Today, Bastien Lattanzio still possesses the same desire of sincerity and wishes to explore further his own artistic world. Even if his maturity brings him to appreciate more complexity in an image, a specific frame or light for example, he still possesses the need of authenticity: “even if technique is important, it only serves as a tool to translate emotions”. And so his work englobes still life or pictures from a holiday spent in Ibiza. This last subject belongs to his favorite because it “brings people to the sea, the sun, the summer, it’s about spontaneity and freedom”. Inside the well-groomed photographer hides an instinctive character who loves the Dolce Vita – “life is what it is, no need to make it look like some pale artefact of itself”.
Bastien wants to continue to shoot fashion photos and also to develop his style through more personal work. He opened an online gallery called LABU LABU where he presents the work of different photographers he particularly appreciates, a way to democratize photography as an art and to make it accessible to all.
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Some thirty paradisiacal isles are strung out along a surface declining every shade of blue: these are the Turks and Caicos Islands, a British Overseas Territory lodged in the middle of the Caribbean. Divided into two groups of islands in the Lucayan Archipelago, this “chain of islands” protects one of the world’s longest coral reefs. Lit up by the golden rays of the sun, kilometres of isolated white beaches fringed with lush preserved nature stretch out before the spellbound eyes of Le Collectionist as he steps off a plane onto this tiny ecological Eden.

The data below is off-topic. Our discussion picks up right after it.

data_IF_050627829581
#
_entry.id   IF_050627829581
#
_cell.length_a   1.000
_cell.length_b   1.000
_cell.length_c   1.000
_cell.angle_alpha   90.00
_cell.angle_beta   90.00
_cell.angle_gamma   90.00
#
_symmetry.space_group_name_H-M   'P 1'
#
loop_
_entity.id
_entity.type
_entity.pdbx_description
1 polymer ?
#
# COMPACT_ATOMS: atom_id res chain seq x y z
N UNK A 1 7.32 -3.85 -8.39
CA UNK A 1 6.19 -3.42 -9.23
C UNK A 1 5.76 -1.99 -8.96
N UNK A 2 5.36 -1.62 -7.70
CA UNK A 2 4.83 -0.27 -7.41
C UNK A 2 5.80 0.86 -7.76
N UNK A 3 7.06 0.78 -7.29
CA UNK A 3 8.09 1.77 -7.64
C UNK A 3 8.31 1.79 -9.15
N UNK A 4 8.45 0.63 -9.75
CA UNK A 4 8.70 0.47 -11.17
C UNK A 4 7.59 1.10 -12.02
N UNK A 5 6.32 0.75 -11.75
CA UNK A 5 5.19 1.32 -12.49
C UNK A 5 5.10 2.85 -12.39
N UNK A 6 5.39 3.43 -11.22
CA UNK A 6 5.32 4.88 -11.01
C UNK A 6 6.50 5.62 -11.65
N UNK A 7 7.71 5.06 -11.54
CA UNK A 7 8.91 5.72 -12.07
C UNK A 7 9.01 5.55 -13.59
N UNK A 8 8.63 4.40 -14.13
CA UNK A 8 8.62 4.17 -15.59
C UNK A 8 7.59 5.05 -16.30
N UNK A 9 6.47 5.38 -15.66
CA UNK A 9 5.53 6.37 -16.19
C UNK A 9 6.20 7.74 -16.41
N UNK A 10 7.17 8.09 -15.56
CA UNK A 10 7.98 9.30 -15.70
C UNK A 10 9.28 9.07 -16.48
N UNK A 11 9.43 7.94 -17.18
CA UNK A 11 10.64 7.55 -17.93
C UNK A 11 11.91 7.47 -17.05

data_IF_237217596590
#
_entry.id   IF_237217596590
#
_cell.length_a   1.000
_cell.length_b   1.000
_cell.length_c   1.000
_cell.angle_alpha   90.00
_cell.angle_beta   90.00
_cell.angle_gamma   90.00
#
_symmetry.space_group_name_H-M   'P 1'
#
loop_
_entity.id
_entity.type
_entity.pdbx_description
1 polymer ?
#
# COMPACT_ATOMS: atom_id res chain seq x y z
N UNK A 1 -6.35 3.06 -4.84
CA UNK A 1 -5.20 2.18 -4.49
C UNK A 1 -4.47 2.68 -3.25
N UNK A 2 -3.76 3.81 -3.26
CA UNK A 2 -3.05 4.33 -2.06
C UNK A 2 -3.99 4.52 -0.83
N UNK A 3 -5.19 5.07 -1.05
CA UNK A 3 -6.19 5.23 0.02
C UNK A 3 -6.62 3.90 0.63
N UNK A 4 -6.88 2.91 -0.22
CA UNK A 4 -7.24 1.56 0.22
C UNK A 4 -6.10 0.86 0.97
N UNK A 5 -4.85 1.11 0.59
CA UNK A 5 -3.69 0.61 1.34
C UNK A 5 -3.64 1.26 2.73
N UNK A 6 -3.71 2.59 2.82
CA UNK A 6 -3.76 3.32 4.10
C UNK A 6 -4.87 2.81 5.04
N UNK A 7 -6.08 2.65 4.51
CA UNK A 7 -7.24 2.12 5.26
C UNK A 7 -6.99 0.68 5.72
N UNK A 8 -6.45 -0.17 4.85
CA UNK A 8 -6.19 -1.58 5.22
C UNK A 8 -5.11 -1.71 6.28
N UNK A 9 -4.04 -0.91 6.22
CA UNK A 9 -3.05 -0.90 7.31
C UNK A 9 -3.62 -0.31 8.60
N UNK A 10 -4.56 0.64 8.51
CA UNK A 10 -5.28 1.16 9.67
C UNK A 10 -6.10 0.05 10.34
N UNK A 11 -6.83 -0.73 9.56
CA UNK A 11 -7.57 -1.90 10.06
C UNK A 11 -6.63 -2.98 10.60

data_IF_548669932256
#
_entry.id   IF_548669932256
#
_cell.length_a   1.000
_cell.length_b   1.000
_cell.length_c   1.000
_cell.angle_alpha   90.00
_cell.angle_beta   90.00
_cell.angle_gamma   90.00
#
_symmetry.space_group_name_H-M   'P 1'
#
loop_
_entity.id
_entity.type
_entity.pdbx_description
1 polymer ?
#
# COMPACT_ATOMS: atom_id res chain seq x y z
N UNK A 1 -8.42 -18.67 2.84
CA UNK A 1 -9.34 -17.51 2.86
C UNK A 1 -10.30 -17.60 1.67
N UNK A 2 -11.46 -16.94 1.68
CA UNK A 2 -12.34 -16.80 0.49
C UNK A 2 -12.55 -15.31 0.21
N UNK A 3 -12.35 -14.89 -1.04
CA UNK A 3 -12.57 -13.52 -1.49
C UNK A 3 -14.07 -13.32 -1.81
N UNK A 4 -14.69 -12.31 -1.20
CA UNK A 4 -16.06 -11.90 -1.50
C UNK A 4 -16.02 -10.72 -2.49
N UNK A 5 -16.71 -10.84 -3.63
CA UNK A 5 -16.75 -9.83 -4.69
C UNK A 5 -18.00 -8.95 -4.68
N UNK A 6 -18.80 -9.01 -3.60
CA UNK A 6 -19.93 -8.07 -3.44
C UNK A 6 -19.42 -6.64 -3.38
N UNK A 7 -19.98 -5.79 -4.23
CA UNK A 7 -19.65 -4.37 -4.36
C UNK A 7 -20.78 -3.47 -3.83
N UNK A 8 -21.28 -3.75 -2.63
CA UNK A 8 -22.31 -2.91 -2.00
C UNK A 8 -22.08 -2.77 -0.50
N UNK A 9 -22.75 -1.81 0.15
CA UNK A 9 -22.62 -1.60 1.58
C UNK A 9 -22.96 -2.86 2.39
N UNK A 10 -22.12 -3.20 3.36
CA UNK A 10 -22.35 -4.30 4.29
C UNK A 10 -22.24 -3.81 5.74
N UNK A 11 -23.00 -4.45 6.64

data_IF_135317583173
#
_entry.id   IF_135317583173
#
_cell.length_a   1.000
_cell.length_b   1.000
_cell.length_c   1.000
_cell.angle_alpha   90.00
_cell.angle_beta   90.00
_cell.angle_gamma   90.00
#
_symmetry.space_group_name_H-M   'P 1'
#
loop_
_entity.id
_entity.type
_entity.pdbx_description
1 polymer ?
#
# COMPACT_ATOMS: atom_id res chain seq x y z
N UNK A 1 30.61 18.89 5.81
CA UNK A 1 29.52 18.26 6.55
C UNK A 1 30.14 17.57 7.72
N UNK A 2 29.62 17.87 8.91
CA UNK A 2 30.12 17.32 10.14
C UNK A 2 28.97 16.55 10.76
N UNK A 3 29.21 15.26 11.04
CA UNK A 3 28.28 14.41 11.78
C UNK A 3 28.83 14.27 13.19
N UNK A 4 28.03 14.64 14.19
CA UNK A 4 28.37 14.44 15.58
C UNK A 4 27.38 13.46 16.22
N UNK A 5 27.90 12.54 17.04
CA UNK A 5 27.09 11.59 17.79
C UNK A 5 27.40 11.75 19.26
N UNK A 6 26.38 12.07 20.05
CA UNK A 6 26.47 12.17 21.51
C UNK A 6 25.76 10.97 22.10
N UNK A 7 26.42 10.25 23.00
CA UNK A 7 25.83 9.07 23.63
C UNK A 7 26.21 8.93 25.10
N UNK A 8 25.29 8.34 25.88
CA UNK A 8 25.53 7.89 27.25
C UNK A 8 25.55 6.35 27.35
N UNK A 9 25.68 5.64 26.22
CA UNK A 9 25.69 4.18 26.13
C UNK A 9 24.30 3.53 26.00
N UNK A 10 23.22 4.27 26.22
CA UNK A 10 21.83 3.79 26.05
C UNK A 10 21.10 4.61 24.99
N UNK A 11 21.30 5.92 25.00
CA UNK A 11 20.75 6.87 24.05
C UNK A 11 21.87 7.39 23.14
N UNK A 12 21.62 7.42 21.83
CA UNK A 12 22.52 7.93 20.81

A lover of marvellous ocean depths, our adventurer ventures to Salt Cay, the second-largest island in the Turks, a haven of Caribbean scents. In the middle of the sea, the celadon blue suddenly changes colour, indicating the presence of a deep rift. Sure enough, canyons and caverns are part of the incredible underwater scenery. Over here, the unearthly wreck of the Endymion rests on a sandy bed. Over there, a thick forest of black coral protects multi-coloured fish and reefs: sponges, sea fans, sleepy sharks and turtles file past. Meanwhile, the surface is the playground of eagle rays, sperm whales, dolphins and humped-back whales that migrate as far as Silver Banks.
At the end of the day, our hedonist heads for Cockburn Town. This capital of Grand Turk flaunts an undeniable charm; the town is woven with little alleys edged with houses in white chalk or wood painted in pretty pastel shades. Circled by salt factories, this picturesque little town preserves the indelible traces of its various inhabitants in some of its buildings. It’s in a little restaurant serving Caribbean specialities that our hero tops off a day abounding in sensations. A recipe based on the island’s renowned conches; “jerk chicken”, a chicken breast marinated in spices with peas and rice; crayfish, crabs and lobster… a feast is served.
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Designer, scenographer, visual artist and sculptor, Hubert Le Gall is a self-taught creator. Based in the former studio of painter Pierre Bonnard in Montmartre, the versatile artist creates furniture from noble materials such as bronze or wood. His inspiration draws from all eras, giving birth to unique, dreamlike pieces that have seduced the world of decoration and design. These original and whimsical works represent a continuous alchemy between traditional furniture and optical illusions.